Chocolate Milkshakes: Contaminants In Your Boat’s Oil

If you do your own engine maintenance, you might have seen oil or lubricant that just didn’t look right. Ever wonder what that meant?

Contaminants in engine and drive oil are big factors contributing to failures. Engine oil is the lifeblood of your engine. It lubricates the cranktrain, pistons and cylinders, and valve train. When it breaks down or becomes contaminated, it loses its viscosity (ability to flow easily) as well as its ability to protect against metal-to-metal contact.


Fuel gets into the oil when the engine is running rich. It’s easier to smell than see; the fuel smell can be powerful, but color-wise, it just turns the oil a darker. The fix is to tune the engine properly—correct timing, carburetor tuning, new distributor cap, plug wires and spark plugs. Of course, drain and refill the oil as part of the tune up.


Dirt gets in via the flame arrestor (air cleaner) atop the carburetor. It usually comes from poorly adjusted alternator belts, which cause dust to permeate the engine compartment where it gets sucked through the flame arrestor. Running without the flame arrestor (a big no-no with marine engines) makes this worse. Keeping the belt pulleys aligned and proper belt tension will reduce dust in the engine intake. Engines that have been submerged usually have rust on the pulleys, which also cuts into belt life and causes belt dust.

Sound-deadening foam can also deteriorate over time and find its way into the engine via the intake. A visual inspection will keep this from becoming an issue.


This is an easy one to spot—the oil will appear coffee-colored like a milkshake, and it will be almost frothy in an engine that’s just been run hard. This can come from a number of causes, all common. A sticky exhaust valve will suck water back through the exhaust manifold. This leads right back to improper tune and maintenance, as a sticky valve is usually the result of the engine running too rich.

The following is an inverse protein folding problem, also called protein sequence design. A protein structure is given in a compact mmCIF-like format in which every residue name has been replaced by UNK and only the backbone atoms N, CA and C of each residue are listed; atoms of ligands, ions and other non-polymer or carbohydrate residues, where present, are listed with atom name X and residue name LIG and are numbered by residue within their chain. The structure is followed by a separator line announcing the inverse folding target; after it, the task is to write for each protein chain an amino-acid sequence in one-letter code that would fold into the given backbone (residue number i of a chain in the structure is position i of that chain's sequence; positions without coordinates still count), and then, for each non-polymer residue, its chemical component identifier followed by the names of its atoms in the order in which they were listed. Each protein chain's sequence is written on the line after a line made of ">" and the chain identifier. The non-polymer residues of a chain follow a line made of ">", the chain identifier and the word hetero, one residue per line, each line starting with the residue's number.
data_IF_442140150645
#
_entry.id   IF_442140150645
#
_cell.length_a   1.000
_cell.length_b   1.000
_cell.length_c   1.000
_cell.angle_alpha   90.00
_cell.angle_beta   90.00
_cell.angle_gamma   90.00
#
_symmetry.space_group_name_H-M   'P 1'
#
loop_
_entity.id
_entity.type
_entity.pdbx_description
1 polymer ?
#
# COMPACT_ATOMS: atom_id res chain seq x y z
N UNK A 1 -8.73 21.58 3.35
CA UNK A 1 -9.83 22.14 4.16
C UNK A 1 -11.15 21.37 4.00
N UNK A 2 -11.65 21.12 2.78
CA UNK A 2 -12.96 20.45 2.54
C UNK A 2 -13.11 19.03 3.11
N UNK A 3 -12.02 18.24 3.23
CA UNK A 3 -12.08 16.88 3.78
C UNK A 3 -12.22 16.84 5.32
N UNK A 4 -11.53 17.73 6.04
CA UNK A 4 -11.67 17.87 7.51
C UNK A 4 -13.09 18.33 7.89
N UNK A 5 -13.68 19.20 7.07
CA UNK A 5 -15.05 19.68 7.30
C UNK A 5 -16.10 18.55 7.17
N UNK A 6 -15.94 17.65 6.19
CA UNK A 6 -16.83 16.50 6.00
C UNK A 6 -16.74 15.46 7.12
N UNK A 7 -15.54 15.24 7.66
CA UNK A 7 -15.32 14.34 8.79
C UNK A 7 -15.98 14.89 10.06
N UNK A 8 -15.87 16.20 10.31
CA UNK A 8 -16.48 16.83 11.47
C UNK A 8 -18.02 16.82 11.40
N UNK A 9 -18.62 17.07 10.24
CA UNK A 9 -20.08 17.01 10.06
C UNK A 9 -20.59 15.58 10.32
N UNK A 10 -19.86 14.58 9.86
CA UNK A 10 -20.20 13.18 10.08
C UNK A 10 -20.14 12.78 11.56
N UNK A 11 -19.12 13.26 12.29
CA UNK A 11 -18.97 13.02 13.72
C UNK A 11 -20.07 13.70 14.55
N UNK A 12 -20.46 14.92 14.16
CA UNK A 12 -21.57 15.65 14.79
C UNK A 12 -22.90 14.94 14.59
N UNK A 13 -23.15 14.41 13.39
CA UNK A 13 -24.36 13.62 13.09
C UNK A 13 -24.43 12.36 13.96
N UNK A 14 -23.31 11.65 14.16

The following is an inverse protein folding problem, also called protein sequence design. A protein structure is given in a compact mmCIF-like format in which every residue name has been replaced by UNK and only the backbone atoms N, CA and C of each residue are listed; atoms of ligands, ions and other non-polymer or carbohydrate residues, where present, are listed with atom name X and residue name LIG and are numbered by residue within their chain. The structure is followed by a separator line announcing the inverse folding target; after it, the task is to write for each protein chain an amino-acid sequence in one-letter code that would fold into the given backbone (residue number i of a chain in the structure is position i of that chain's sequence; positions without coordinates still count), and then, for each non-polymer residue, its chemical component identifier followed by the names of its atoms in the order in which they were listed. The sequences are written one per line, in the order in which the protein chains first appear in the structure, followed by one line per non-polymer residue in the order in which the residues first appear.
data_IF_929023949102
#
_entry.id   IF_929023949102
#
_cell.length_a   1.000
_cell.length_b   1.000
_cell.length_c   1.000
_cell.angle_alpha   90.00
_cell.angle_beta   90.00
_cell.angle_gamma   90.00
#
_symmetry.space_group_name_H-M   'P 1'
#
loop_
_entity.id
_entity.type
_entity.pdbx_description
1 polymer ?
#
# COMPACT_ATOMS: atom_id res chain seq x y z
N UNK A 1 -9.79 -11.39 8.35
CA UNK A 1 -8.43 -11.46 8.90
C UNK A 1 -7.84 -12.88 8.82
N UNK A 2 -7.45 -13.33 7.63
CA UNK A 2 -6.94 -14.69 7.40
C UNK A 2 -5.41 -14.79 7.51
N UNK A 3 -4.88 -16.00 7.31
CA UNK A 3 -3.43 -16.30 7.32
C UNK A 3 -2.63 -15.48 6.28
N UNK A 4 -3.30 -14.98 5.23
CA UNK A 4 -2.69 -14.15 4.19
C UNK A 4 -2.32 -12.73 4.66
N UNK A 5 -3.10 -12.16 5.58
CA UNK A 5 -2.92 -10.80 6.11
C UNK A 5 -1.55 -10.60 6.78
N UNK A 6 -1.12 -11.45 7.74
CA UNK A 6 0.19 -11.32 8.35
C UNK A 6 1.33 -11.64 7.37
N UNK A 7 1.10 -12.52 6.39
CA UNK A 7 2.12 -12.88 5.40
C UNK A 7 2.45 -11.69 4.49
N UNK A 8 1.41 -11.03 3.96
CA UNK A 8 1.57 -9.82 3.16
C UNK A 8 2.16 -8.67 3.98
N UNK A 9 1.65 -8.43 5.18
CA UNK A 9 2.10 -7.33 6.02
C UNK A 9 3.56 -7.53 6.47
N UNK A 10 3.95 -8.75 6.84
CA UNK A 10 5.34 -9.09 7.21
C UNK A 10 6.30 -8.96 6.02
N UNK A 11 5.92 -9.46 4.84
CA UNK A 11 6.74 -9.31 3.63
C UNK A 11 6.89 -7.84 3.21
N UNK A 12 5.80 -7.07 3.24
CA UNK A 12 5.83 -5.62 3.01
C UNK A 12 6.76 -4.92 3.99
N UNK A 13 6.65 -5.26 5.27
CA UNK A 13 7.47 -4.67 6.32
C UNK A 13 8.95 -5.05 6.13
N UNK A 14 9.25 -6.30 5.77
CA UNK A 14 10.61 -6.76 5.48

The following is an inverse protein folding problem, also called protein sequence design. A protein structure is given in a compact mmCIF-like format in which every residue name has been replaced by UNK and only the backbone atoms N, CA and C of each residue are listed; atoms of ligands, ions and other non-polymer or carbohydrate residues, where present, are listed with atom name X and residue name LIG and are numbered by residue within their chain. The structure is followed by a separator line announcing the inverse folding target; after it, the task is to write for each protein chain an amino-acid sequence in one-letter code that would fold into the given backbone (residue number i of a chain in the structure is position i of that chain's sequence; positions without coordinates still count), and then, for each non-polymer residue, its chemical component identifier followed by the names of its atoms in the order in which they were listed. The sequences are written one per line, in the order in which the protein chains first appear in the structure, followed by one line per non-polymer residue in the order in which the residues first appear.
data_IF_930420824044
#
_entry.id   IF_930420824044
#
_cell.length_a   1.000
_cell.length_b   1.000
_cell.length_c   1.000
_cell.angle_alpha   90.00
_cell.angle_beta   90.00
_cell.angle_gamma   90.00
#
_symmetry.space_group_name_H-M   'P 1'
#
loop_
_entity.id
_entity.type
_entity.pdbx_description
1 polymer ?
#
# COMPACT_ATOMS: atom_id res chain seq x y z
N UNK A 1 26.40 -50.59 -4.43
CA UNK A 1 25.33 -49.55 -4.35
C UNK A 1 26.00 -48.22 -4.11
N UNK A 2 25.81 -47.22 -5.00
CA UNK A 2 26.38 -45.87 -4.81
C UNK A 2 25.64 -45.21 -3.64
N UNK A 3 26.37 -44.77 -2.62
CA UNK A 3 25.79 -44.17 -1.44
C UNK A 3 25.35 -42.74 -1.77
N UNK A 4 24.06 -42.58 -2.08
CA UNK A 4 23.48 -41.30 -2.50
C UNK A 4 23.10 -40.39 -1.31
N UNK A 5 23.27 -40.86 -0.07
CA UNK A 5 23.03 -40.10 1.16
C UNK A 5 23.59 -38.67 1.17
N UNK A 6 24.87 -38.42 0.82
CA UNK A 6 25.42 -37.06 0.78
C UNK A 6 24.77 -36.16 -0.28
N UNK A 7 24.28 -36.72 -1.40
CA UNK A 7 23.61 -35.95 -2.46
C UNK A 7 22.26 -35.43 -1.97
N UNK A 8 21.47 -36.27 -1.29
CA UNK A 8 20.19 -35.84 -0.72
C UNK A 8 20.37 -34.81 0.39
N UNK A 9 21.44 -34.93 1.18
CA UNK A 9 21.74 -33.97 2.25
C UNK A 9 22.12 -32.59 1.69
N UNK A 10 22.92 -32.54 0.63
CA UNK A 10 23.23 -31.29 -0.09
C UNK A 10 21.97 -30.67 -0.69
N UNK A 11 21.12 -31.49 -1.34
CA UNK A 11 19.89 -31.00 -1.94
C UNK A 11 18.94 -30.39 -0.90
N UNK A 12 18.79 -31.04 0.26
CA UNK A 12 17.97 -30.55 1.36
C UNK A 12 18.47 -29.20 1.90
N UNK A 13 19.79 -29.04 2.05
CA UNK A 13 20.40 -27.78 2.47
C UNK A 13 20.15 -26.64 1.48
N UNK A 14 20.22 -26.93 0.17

Light water contamination can be caused by small leaks, from loose hoseclamps on water hoses and fittings. Check carefully for water leaks with the engine running. Another cause is “sweating.” In humid climates, the engine will sweat inside the engine compartment, creating moisture to find its way inside the engine.

A cracked block, exhaust or intake manifold will also allow water to seep into the oil. This usually comes from improper winterization in cold climates. To check, run the engine with clean oil, then check the level and color. If the engine appears to be “making oil” (the oil level rises) and the oil appears milky, then water is getting in. The block and manifolds can be visually inspected and pressure checked for cracks, but sometimes these can be very difficult to pinpoint.

Overheating the engine (usually from a bad water pump or blocked cooling passages) can also cause these water leaks, although it usually takes severe high temperatures to cause cracks in heads and blocks.

A submerged engine is not uncommon; water enters the engine and contaminates the oil. An oil/mineral spirits mixture is used to break down the water; if the engine takes 5 quarts, the mix is 4 quarts oil to 1 quart mineral spirits. Sometimes this flushing must be done a few times in order to completely clean the engine.


Marine oils with rust inhibitors are a better choice for a boat engine than automotive oils. These inhibitors protect the internals from rust due to water ingestion and sweating.


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